January 2022
Vol 43 No 1
The Danish golden jubilee; a royal coming of age in Norway; the Duchess of Cambridge's milestone birthday; the sudden demise of a future British king; and the Princess Royal's childhood memories.
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Ingrid Seward
Editor-in-Chief of Majesty Magazine
Ingrid is acknowledged as one of the pre-eminent writers and commentators on the royal family and has published over 15 books and contributed numerous articles to publications worldwide. Ingrid is in the unique position of knowing many members of the royal family personally and through Majesty enjoys a special relationship with the Royal Household.
Letter from the Editor

Many consider 2021 to have been another annus horribilis for the Queen, but over the 70 years of her reign Her Majesty has faced numerous challenges. Despite the difficulties and the huge loss she has recently experienced, the monarch has followed the wise advice of her mother and taught herself to focus on the positive. In 2021 that was the birth of four great-grandchildren: August Brooksbank, Lucas Tindall, Lilibet Mountbatten-Windsor and Sienna Mapelli Mozzi.

August and Lucas were christened on 21 November at the Royal Chapel of All Saints, in the grounds of Royal Lodge, Windsor Great Park. August, the nine-month-old son of Princess Eugenie and Jack Brooksbank, should have been christened in July but the event had to be postponed because one of the guests had a Covid-19 scare. After Zara Tindall gave birth to her son Lucas in March, the two families eventually decided it might work to have a joint christening as there would be a greater chance of the Queen being able to attend one event instead of two. 

Fortunately, Her Majesty had recovered from the sprained back that prevented her from attending the Remembrance Sunday service at the Cenotaph the previous weekend. She had fully intended to be in Whitehall, having obeyed her doctors and taken a fortnight’s rest, but at the last minute the journey to London was deemed unwise. The Queen has missed only six other Cenotaph ceremonies so far during her reign – on four occasions when she was overseas and in 1959 and 1963 when she was pregnant with Prince Andrew and then Prince Edward. 

The Queen was well enough to host a family lunch at Windsor Castle before the double christening. The private ceremony was conducted by Canon Martin Poll, who is Canon Chaplain to St George’s Chapel, Windsor and Chaplain to the Great Park. The service was attended byfamily members of both infants, including, it is believed, the Duke and Duchess of Cambridge. William and his cousin Zara have been close since childhood; as youngsters they behaved badly, flicking jelly at each other at smart tea parties and making a general nuisance of themselves. 

The bond remains to this day, and William and Catherine made Zara a godmother to their firstborn, Prince George. Sadly for Princess Eugenie, her father-in-law George Brooksbank died a few days before his grandson’s christening after a long Covid-related illness.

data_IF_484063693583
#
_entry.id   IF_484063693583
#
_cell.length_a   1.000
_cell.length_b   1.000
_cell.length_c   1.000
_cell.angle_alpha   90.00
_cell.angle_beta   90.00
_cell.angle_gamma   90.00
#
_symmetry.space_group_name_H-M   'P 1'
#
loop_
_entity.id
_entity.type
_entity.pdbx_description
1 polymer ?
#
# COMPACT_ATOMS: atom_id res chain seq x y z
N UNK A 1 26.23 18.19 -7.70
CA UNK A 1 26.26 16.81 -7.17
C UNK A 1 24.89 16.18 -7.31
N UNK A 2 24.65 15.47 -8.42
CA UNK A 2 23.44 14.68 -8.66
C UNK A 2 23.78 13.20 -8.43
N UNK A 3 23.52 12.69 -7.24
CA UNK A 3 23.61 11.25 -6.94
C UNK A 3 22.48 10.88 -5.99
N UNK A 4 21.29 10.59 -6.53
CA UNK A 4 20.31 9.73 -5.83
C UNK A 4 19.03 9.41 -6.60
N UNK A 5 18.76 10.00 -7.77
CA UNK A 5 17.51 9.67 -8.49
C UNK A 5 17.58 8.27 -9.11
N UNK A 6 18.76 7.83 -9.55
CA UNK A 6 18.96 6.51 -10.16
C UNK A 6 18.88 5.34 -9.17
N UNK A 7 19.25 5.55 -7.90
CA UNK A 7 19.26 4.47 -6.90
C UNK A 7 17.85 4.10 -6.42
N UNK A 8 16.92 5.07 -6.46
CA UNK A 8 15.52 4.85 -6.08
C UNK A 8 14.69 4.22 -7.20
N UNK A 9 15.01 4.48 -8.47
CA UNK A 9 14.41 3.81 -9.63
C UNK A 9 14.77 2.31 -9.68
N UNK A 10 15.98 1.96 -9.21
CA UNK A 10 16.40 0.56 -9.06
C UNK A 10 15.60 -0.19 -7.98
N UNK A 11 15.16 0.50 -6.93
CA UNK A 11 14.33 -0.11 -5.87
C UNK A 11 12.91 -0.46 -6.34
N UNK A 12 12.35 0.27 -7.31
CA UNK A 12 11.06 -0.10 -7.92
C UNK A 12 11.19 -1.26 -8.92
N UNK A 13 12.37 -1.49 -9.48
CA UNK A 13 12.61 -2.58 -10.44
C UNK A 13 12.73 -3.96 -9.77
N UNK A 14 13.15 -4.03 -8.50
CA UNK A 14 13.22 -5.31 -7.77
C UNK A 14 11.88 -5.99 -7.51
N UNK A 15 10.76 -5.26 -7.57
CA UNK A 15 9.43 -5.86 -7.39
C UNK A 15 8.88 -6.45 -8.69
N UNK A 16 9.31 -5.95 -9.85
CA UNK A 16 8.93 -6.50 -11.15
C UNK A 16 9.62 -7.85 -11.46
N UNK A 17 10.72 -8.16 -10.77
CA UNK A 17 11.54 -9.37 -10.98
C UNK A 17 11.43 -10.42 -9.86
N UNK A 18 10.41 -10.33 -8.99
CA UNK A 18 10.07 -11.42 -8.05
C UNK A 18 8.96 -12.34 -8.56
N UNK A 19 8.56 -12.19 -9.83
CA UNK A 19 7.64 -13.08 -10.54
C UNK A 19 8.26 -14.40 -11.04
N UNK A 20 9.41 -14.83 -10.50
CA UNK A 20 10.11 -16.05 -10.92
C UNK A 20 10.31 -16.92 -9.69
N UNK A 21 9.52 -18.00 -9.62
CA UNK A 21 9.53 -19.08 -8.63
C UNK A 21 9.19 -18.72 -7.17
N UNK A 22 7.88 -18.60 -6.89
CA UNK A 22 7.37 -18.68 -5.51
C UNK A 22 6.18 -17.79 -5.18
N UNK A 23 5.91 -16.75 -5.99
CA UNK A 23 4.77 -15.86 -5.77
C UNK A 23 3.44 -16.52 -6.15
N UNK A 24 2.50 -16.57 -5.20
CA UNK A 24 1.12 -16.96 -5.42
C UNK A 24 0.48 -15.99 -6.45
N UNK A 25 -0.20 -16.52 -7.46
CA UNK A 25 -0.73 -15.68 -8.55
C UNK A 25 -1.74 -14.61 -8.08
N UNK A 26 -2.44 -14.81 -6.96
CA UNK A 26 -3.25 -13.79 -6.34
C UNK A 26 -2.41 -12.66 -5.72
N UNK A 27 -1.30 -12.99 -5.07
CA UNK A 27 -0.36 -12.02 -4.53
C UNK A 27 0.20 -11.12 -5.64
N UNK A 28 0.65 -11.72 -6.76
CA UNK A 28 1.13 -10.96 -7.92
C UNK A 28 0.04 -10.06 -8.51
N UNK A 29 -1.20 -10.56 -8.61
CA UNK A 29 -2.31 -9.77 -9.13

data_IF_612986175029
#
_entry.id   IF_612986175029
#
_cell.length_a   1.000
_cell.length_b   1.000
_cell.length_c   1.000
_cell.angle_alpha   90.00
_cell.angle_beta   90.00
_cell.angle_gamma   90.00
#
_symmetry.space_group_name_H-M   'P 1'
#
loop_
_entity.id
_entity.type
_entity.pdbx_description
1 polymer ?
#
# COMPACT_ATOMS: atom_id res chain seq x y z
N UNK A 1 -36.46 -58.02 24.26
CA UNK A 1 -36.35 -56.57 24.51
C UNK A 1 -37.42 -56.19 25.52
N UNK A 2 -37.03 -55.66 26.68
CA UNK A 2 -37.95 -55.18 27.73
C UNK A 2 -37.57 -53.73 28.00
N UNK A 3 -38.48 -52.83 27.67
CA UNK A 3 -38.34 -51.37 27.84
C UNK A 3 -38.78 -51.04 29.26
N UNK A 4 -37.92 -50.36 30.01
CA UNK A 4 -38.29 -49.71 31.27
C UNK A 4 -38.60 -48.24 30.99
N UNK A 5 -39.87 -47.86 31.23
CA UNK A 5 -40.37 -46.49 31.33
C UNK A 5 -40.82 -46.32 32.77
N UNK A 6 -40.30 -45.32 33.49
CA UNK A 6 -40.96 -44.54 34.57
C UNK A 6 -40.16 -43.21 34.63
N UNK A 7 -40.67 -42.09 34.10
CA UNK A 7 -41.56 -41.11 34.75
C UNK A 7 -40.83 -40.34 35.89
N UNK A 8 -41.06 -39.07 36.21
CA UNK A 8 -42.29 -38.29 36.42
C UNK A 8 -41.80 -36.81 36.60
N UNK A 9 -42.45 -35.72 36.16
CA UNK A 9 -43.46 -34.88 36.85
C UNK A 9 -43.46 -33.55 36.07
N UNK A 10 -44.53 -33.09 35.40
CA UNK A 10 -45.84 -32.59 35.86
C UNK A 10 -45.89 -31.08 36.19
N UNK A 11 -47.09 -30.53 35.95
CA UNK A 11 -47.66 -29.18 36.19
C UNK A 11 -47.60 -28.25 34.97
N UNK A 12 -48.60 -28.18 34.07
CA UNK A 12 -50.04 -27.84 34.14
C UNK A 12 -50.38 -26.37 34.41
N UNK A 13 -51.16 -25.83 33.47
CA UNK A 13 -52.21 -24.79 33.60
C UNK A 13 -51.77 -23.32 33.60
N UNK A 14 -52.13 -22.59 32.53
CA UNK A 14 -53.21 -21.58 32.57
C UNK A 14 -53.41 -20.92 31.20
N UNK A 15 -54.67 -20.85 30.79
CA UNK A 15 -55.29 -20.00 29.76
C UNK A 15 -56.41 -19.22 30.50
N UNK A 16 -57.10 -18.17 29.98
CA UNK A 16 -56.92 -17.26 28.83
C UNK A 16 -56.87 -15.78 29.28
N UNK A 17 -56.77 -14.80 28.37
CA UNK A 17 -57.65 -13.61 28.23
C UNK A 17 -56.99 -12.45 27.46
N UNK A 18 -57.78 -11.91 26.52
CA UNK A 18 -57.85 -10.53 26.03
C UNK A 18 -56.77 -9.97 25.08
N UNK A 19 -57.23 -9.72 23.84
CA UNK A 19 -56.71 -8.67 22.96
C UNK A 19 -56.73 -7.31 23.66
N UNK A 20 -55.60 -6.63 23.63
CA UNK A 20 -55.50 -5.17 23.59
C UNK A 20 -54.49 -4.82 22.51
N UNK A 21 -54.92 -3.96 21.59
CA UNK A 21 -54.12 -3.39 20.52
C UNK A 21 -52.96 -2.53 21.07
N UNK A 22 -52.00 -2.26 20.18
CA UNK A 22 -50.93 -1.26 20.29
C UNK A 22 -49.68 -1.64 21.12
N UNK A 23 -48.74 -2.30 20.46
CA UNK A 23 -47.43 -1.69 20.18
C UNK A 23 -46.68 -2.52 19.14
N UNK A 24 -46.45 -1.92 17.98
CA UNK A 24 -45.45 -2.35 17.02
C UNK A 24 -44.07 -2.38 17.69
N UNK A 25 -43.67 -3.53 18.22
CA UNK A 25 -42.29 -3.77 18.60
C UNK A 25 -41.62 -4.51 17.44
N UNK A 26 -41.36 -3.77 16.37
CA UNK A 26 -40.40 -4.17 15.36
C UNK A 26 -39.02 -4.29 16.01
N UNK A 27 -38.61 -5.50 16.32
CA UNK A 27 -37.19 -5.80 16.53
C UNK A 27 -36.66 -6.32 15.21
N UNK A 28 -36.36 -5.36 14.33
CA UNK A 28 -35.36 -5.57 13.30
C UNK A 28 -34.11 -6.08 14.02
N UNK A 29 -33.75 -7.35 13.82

Forty years ago, on 9 January 1982, Catherine Middleton was born at the Royal Berkshire Hospital in Reading. Turning 40 is sometimes an unwelcome milestone but in the last year the Duchess of Cambridge has forged the path she wants to follow and seems to be at the top of her game: her expertise and interest in the formative years of a child’s life will certainly shape her future work. Alongside her passion to expand the understanding of early childhood development, Catherine has a strong grasp of what is expected of her and her future royal role. 

The forthcoming Platinum Jubilee year will put pressure on the remaining working members of the House of Windsor but there is little doubt they are all immensely proud to be assisting the Queen in her monumental year.

This Issue's Features
THE KING IS DEAD, LONG LIVE THE QUEEN: As Margrethe II of Denmark prepares to celebrate her golden jubilee, Trond Norén Isaksen looks at how her reign began
GLOBAL EMERGENCY: Three generations of royals join forces at the COP26 Climate Change Conference in Glasgow, by Victoria Murphy
THE KING WHO NEVER WAS: Prince Albert Victor, ‘Eddy’, second in line to the throne, whose colourful life came to a premature end, by Jane Dismore
ON THE RIGHT TRACK: The Princess Royal recently took a trip down memory lane in deepest Buckinghamshire, as Ingrid Seward witnessed
CATHERINE AT 40: Another personal milestone for the conscientious Duchess of Cambridge, who now takes everything in her stride
COMING OF AGE: Princess Ingrid Alexandra, still at school but nevertheless preparing for her future role as Queen of Norway
BACK ON THE ROAD AGAIN: The Prince of Wales and the Duchess of Cornwall’s autumn tour of Jordan and Egypt, by Joe Little
A TORMENTED LIFE: The traumas experienced by Empress Charlotte of Mexico culminated in her mental incapacity, says Coryne Hall
Our round-up of photographs shows royal families of the world at work and play
Robert Golden reflects on various aspects of regal life, both ancient and modern

See more issues

Vol 45 No 7
Vol 45 No 6
Vol 45 No 5
Vol 45 No 4
Vol 45 No 3
Vol 45 No 2
Vol 45 No 1
Vol 44 No 12
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